Born in 1925, into a tight-knit Jewish family, Romek Marber had an elder brother and twin sister – together they lived in Turek, Poland. One day, outside the town’s only radio store, this idyllic childhood came to a halt. Marber describes the tension caused by a speech that was broadcast through the shop’s tinny loudspeaker hung above its front door: “Suddenly the screeching noise stopped. The excitement in the crowd grew. A powerful German voice replaced the martial music, Hitler was speaking. Poor reception and high amplification distorted the sound. The voice and rhetoric sounded threatening…Everybody was listening intently, hypnotized by the voice and the pervading mood”.
Not long after this broadcast, fourteen-year-old Marber was roused by the din of horse-drawn artillery rattling over the town’s cobblestone streets along with columns of marching infantry looking tired and disorganized. The Germans occupied Poland in September 1939 when the family tried to escape by fleeing to Warsaw where they were cut off by the Nazi siege of the city. Marber’s father, who was on the Gestapo wanted list, escaped with his elder brother, believing that women and children would be safe back in Poland. Not long after, Marber, his twin sister, mother and grandparents were transported to the Bochnia Ghetto. One day, when ordered away from the Ghetto on forced labour, Marber returned to discover his family had been transported to the Belzek concentration camp where they were murdered.
Romek Marber aged 16 in a carpentry workshop in the Bochnia Ghetto, Poland c.1941. Click to enlarge
Now alone he acquired, in July 1943, a forged Aryan Identity Card, the new name of Roman Piela, and an escape route into Hungary. His guide turned out to be a Nazi collaborator who handed Marber over to the Gestapo. Under SS guard he was marched through the streets of Krakow to Plaszow concentration camp (which was the subject of Steven Spielberg’s 1993 film Schindler’s List), then on to Auschwitz and finally to Flossenburg and Plattling in Bavaria, Germany where he was eventually liberated by American soldiers on 28 April 1945.
On regaining his liberty, Marber resolved to escape Germany – for him “To remain in Germany was a depressing thought”. His first attempt to reach Switzerland ended in arrest at the border and a prompt return to Germany. This was followed by a trek through dramatic, alpine landscape into Italy where he ended up in a Displaced Persons Camp in Modena. Marber has said of this period in Italy: “If I had been able to select a country to stay in I could not have made a better choice. The country, the people, the cities and small towns, the art, the climate and the sea, all conspired to persuade me that there could be a better life”. For over a year he stayed in Italy travelling on the roofs of trains, transversing the country from the north to the south – just looking and observing with an eye that was now free to roam.
After finding out that his father and brother were in London, Marber obtained a permit to join them in 1946. On leaving Italy for London, a friend advised him that, most likely, it would be raining in England – on arrival at Victoria station Marber was not to be disappointed; it was raining. In the years after liberation he had cultivated a rosy impression of the England in which he now set foot – a Victorious Country, a European State that had won the war and resisted occupation. Instead, the bleakness and austerity came as a surprise – parts of London had been demolished by bombing, there were ration cards and clothing coupons, the streets were badly lit and shop windows had no lights after 7pm. This ordered society, struggling to get back on its feet in gloomy conditions, was in stark contrast to the anarchy of Italian life played out under clear blue skies. Finding the means to provide an income was now Marber’s priority. He did odd jobs, got work in a clothing factory assisting the van drivers to deliver clothing, collecting bales of cloth and keeping the floor clear of discarded cuttings. He also swept the floor of an office occupied by a rather attractive young Belgian woman, who turned out to be the company’s dress designer. They struck up a friendship of which Marber recollects: “In spite of my inferior status she would engage me in conversation, curious about my past, and I would talk about Italy. She suggested that as I was interested in Art I should enrol for evening classes either in History of Art or Painting. This suggestion appealed to me for at school in Poland I had been considered good at drawing so Painting would be my preferred choice”. However, continuing health problems caused him to put this decision on hold.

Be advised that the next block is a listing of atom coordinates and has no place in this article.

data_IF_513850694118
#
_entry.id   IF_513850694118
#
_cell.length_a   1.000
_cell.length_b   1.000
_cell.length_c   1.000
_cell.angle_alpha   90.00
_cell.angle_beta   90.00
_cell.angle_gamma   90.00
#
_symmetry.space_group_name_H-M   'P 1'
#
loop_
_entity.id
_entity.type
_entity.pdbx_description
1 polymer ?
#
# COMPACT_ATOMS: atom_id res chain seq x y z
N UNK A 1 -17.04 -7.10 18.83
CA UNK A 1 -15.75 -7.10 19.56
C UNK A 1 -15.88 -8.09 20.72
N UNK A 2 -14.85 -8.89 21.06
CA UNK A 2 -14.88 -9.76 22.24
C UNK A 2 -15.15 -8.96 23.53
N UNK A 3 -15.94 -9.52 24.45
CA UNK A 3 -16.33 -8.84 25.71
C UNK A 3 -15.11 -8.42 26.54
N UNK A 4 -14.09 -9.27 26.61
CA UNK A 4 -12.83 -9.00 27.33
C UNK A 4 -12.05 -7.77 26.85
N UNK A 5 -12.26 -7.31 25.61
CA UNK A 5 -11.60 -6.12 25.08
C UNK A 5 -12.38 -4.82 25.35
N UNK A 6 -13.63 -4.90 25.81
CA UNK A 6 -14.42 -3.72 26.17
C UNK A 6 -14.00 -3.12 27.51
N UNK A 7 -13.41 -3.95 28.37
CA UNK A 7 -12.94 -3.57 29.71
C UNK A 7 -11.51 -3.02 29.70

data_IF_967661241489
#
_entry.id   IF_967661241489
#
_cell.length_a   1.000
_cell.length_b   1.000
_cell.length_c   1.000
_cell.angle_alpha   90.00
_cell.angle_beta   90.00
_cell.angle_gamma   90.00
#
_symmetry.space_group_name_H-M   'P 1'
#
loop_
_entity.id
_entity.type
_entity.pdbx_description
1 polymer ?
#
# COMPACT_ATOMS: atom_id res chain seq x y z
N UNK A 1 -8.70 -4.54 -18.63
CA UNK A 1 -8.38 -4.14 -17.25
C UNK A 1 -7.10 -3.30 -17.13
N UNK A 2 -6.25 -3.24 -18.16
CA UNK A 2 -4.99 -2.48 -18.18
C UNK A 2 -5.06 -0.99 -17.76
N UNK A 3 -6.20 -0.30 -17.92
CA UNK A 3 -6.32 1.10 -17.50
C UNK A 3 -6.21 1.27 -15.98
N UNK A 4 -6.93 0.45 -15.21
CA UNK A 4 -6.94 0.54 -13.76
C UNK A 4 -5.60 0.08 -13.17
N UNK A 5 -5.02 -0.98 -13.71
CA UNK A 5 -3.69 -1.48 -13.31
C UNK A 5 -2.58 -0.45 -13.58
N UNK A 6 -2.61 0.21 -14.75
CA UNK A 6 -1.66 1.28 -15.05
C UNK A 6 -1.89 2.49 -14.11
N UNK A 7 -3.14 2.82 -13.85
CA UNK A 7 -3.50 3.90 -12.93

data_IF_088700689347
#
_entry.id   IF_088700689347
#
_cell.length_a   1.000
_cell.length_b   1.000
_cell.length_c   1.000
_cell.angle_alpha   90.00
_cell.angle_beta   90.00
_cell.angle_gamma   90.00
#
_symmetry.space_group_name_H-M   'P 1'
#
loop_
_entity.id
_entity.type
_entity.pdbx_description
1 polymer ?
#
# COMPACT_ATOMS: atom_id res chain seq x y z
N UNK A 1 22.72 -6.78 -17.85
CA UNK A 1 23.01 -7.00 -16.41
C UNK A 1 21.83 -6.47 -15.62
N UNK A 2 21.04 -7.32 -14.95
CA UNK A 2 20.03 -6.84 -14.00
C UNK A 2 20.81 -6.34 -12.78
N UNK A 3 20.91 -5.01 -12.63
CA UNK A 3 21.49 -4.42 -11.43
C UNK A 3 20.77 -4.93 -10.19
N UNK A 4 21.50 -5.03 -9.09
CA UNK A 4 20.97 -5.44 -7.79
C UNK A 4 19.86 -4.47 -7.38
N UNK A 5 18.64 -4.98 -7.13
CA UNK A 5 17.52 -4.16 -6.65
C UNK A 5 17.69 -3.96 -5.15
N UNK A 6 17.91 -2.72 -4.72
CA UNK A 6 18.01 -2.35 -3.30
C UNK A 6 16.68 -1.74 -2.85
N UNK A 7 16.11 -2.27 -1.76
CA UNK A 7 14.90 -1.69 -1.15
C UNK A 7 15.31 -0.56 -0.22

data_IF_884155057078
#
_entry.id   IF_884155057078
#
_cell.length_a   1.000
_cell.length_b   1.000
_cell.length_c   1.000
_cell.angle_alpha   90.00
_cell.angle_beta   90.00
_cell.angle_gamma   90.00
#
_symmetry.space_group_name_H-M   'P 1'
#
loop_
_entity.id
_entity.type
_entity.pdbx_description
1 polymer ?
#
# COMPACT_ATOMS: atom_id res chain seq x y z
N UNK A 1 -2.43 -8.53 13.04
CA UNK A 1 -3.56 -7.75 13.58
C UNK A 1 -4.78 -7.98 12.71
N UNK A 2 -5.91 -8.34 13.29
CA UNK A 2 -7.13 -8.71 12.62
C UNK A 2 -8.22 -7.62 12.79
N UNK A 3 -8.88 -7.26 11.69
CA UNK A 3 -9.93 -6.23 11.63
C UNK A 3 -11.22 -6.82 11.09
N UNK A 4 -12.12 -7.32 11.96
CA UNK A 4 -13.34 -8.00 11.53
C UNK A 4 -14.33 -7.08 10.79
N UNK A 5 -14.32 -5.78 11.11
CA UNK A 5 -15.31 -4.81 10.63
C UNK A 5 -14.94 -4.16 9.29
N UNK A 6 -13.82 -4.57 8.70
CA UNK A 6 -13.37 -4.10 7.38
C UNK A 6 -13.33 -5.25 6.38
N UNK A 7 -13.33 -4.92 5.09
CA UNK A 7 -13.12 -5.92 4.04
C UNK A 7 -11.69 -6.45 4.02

Eventually, in about 1949, Marber joined an evening class in drawing and painting at the St. Martin’s School of Art where many Royal Academicians were teaching. During this time he also befriended two members of staff, Roger Nicholson and Walter Hoyle who, although a similar age to himself, had already graduated from the Royal College of Art. His strong desire to study painting was equalled by an urgent need to secure income. With the support of Walter Hoyle, Marber applied to the Committee for the Education of Poles in Great Britain for an educational grant but, at interview, was informed these were only awarded for applied subjects. Just as his dream to study painting seemed to evaporate a casual remark from a well-disposed member of the committee suggested that Marber might consider applying for a course in Commercial Art. His response to this invitation was typically pragmatic: “I had no idea what Commercial Art was but as its title contained ‘Art’ my ambition was modified.” Consequently, he succeeded in receiving the grant that in 1950 allowed him to register for a course in Commercial Art at St Martin’s School of Art, where he already knew some of the teachers (having met them when attending evening classes and then assisting, for example, Roger Nicholson in the design of decorations to celebrate the Queen’s coronation in 1953). It was also at St Martin’s that Marber met his future wife, Sheila Perry (who would also become a graphic designer).